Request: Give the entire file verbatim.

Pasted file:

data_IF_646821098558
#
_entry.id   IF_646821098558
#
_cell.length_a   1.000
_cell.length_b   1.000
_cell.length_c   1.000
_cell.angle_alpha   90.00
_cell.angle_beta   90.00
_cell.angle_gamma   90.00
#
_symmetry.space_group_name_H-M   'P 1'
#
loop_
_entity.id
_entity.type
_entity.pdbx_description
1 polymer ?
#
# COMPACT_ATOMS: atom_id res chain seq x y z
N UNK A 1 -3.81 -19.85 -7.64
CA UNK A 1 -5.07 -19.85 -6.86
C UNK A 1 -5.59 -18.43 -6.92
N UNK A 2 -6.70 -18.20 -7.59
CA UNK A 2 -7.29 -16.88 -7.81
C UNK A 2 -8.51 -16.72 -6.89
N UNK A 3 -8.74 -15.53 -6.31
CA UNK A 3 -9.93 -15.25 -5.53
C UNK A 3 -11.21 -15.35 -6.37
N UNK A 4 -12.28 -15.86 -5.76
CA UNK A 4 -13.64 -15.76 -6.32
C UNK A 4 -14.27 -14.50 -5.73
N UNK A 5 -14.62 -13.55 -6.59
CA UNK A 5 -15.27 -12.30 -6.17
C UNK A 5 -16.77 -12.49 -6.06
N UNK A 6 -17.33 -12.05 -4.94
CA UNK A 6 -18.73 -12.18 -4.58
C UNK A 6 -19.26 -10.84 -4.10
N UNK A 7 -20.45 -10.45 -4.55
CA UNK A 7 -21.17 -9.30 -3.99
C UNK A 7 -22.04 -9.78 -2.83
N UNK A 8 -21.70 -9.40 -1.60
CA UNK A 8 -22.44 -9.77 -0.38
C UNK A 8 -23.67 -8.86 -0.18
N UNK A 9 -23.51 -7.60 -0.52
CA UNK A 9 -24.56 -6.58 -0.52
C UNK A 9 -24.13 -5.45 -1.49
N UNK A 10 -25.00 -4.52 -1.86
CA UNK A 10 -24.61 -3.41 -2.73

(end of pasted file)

data_IF_646821098558
#
_entry.id   IF_646821098558
#
_cell.length_a   1.000
_cell.length_b   1.000
_cell.length_c   1.000
_cell.angle_alpha   90.00
_cell.angle_beta   90.00
_cell.angle_gamma   90.00
#
_symmetry.space_group_name_H-M   'P 1'
#
loop_
_entity.id
_entity.type
_entity.pdbx_description
1 polymer ?
#
# COMPACT_ATOMS: atom_id res chain seq x y z
N UNK A 1 -3.81 -19.85 -7.64
CA UNK A 1 -5.07 -19.85 -6.86
C UNK A 1 -5.59 -18.43 -6.92
N UNK A 2 -6.70 -18.20 -7.59
CA UNK A 2 -7.29 -16.88 -7.81
C UNK A 2 -8.51 -16.72 -6.89
N UNK A 3 -8.74 -15.53 -6.31
CA UNK A 3 -9.93 -15.25 -5.53
C UNK A 3 -11.21 -15.35 -6.37
N UNK A 4 -12.28 -15.86 -5.76
CA UNK A 4 -13.64 -15.76 -6.32
C UNK A 4 -14.27 -14.50 -5.73
N UNK A 5 -14.62 -13.55 -6.59
CA UNK A 5 -15.27 -12.30 -6.17
C UNK A 5 -16.77 -12.49 -6.06
N UNK A 6 -17.33 -12.05 -4.94
CA UNK A 6 -18.73 -12.18 -4.58
C UNK A 6 -19.26 -10.84 -4.10
N UNK A 7 -20.45 -10.45 -4.55
CA UNK A 7 -21.17 -9.30 -3.99
C UNK A 7 -22.04 -9.78 -2.83
N UNK A 8 -21.70 -9.40 -1.60
CA UNK A 8 -22.44 -9.77 -0.38
C UNK A 8 -23.67 -8.86 -0.18
N UNK A 9 -23.51 -7.60 -0.52
CA UNK A 9 -24.56 -6.58 -0.52
C UNK A 9 -24.13 -5.45 -1.49
N UNK A 10 -25.00 -4.52 -1.86
CA UNK A 10 -24.61 -3.41 -2.73